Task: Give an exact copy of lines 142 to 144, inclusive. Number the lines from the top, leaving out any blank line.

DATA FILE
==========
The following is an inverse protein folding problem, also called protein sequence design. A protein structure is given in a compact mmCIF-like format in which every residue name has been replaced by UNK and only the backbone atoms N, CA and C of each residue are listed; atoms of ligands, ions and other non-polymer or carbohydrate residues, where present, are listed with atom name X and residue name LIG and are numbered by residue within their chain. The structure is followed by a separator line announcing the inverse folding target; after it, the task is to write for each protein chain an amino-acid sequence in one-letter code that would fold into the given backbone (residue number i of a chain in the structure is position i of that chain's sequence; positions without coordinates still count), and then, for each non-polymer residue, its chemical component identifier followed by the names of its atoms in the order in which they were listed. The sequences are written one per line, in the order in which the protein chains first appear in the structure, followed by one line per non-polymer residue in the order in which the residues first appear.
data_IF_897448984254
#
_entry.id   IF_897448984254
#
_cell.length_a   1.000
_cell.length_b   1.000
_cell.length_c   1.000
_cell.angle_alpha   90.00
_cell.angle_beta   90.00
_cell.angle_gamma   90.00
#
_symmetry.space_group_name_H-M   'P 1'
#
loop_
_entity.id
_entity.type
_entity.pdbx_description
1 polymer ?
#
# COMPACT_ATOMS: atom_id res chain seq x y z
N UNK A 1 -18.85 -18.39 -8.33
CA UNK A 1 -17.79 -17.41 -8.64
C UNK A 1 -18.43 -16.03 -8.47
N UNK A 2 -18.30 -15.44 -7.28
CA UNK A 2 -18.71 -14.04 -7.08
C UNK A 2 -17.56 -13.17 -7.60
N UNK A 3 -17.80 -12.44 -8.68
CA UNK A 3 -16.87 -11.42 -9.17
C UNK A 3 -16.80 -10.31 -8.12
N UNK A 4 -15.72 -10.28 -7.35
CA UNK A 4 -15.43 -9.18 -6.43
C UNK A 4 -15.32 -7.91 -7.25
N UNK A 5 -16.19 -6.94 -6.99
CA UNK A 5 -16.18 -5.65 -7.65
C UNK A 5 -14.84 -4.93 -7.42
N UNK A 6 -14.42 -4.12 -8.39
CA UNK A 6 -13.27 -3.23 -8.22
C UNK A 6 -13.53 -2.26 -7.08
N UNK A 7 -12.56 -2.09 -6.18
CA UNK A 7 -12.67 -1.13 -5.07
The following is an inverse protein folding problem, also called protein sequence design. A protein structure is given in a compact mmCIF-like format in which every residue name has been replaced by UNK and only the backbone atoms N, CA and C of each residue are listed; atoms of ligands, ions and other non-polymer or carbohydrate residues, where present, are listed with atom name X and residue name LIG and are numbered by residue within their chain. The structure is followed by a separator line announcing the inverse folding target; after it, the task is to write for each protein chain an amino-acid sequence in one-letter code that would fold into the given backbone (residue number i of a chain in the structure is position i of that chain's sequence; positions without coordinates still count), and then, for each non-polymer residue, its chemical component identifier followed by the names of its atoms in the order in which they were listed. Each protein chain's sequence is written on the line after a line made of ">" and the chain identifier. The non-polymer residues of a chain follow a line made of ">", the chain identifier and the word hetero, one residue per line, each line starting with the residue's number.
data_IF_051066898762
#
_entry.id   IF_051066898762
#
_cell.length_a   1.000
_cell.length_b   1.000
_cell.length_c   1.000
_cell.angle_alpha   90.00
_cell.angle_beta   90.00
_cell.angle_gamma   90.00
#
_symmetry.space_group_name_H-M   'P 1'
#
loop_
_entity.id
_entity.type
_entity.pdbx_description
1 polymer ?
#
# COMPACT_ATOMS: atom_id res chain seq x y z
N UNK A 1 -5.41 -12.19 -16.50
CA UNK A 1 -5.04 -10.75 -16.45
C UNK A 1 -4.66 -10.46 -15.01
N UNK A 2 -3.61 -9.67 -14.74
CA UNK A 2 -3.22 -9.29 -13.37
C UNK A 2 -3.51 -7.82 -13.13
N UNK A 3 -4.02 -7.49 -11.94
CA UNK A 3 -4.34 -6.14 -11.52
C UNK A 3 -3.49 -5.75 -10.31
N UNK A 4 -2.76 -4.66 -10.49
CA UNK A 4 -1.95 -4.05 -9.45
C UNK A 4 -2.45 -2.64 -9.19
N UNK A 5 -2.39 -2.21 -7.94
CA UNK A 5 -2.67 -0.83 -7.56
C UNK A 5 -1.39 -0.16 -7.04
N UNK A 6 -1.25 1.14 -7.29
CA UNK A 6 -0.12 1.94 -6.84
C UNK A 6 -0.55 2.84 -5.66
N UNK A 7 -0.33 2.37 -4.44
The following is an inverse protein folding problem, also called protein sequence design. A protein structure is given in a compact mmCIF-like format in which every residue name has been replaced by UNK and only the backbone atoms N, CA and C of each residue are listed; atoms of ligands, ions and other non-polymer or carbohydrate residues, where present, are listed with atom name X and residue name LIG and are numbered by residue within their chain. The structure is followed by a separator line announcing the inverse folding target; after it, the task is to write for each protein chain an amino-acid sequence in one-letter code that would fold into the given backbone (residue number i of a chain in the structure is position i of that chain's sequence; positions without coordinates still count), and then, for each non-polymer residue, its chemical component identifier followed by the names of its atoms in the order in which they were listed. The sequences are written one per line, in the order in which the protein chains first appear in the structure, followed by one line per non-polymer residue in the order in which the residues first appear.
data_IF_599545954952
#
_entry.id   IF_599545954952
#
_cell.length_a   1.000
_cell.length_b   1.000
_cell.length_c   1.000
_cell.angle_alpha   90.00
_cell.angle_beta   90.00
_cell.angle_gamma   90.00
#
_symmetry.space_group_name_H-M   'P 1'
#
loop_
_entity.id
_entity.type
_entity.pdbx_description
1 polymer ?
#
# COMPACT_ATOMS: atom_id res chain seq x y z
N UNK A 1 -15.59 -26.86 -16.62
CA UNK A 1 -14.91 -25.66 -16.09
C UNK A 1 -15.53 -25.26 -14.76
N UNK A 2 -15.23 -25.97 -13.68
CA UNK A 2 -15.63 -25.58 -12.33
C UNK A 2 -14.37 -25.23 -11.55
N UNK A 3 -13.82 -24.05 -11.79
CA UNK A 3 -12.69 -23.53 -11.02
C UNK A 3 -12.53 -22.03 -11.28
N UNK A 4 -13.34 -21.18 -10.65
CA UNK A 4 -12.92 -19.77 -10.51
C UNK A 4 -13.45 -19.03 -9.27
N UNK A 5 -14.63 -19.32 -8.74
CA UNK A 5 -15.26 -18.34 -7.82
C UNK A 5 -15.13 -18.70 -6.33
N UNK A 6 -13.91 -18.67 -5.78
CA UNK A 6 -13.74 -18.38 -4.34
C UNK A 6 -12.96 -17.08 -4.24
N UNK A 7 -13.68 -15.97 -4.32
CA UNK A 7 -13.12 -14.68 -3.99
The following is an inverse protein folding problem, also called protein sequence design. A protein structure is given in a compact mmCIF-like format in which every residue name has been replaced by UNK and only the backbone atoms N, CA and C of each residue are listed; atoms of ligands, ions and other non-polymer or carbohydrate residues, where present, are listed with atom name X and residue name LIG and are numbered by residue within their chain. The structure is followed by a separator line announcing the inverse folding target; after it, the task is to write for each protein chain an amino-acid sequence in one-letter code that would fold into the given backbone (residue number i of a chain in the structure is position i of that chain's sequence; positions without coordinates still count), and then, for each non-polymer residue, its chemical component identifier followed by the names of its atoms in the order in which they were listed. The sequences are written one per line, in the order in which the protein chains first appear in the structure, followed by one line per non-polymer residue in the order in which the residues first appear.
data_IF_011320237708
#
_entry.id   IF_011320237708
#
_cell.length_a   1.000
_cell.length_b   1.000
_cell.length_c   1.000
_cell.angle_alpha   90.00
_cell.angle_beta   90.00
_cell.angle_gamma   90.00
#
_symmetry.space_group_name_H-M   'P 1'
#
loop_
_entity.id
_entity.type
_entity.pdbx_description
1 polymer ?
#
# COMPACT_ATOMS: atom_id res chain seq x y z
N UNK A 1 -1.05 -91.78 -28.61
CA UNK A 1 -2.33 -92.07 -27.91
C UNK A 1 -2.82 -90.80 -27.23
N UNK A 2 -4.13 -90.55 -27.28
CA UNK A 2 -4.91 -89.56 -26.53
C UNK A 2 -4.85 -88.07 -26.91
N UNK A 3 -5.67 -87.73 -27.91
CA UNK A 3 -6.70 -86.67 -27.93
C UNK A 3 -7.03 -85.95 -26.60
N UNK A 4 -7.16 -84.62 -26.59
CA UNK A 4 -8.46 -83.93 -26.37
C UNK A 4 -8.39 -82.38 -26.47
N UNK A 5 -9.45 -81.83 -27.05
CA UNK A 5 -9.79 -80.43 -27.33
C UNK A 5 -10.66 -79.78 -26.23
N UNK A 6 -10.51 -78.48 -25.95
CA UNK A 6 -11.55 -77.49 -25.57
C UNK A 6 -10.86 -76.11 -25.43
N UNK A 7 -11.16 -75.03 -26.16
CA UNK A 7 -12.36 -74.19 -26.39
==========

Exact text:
#
# COMPACT_ATOMS: atom_id res chain seq x y z
N UNK A 1 -1.05 -91.78 -28.61